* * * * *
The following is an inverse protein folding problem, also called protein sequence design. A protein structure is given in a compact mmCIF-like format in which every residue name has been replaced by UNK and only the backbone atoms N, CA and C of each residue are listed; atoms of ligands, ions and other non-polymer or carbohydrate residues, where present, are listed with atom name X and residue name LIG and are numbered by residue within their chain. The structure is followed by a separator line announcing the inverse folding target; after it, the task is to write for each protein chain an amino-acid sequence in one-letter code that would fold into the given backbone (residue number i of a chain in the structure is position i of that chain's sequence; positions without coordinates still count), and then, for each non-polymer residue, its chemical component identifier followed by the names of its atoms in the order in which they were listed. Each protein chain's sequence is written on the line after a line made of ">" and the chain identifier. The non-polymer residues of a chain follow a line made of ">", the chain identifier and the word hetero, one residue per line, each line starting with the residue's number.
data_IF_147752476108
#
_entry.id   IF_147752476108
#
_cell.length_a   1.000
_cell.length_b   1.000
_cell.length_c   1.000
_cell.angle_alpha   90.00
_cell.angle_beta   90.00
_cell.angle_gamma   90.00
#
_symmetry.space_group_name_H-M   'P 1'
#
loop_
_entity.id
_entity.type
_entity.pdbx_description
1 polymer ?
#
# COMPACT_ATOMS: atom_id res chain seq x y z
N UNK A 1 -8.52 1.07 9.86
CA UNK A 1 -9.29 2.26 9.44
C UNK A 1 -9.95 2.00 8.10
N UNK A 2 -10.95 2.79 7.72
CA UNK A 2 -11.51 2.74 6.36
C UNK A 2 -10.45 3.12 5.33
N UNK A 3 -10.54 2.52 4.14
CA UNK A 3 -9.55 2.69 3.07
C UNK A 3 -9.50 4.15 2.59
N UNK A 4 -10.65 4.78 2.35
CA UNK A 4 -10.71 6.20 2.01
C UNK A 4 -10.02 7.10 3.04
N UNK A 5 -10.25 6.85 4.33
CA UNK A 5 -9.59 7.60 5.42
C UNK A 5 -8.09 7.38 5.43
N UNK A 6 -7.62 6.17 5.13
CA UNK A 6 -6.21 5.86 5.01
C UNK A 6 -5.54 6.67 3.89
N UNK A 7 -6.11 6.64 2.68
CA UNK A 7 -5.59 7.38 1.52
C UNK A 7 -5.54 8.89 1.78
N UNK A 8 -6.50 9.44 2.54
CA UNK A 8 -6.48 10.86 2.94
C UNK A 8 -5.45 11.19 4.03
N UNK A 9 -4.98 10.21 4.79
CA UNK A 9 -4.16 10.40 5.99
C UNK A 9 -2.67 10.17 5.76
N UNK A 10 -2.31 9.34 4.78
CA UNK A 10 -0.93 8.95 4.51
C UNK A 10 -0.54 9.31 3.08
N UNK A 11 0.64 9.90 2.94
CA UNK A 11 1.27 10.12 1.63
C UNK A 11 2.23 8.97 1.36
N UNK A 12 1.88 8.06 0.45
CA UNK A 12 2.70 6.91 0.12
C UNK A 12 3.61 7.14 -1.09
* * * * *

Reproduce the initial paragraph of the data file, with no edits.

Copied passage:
The following is an inverse protein folding problem, also called protein sequence design. A protein structure is given in a compact mmCIF-like format in which every residue name has been replaced by UNK and only the backbone atoms N, CA and C of each residue are listed; atoms of ligands, ions and other non-polymer or carbohydrate residues, where present, are listed with atom name X and residue name LIG and are numbered by residue within their chain. The structure is followed by a separator line announcing the inverse folding target; after it, the task is to write for each protein chain an amino-acid sequence in one-letter code that would fold into the given backbone (residue number i of a chain in the structure is position i of that chain's sequence; positions without coordinates still count), and then, for each non-polymer residue, its chemical component identifier followed by the names of its atoms in the order in which they were listed. Each protein chain's sequence is written on the line after a line made of ">" and the chain identifier. The non-polymer residues of a chain follow a line made of ">", the chain identifier and the word hetero, one residue per line, each line starting with the residue's number.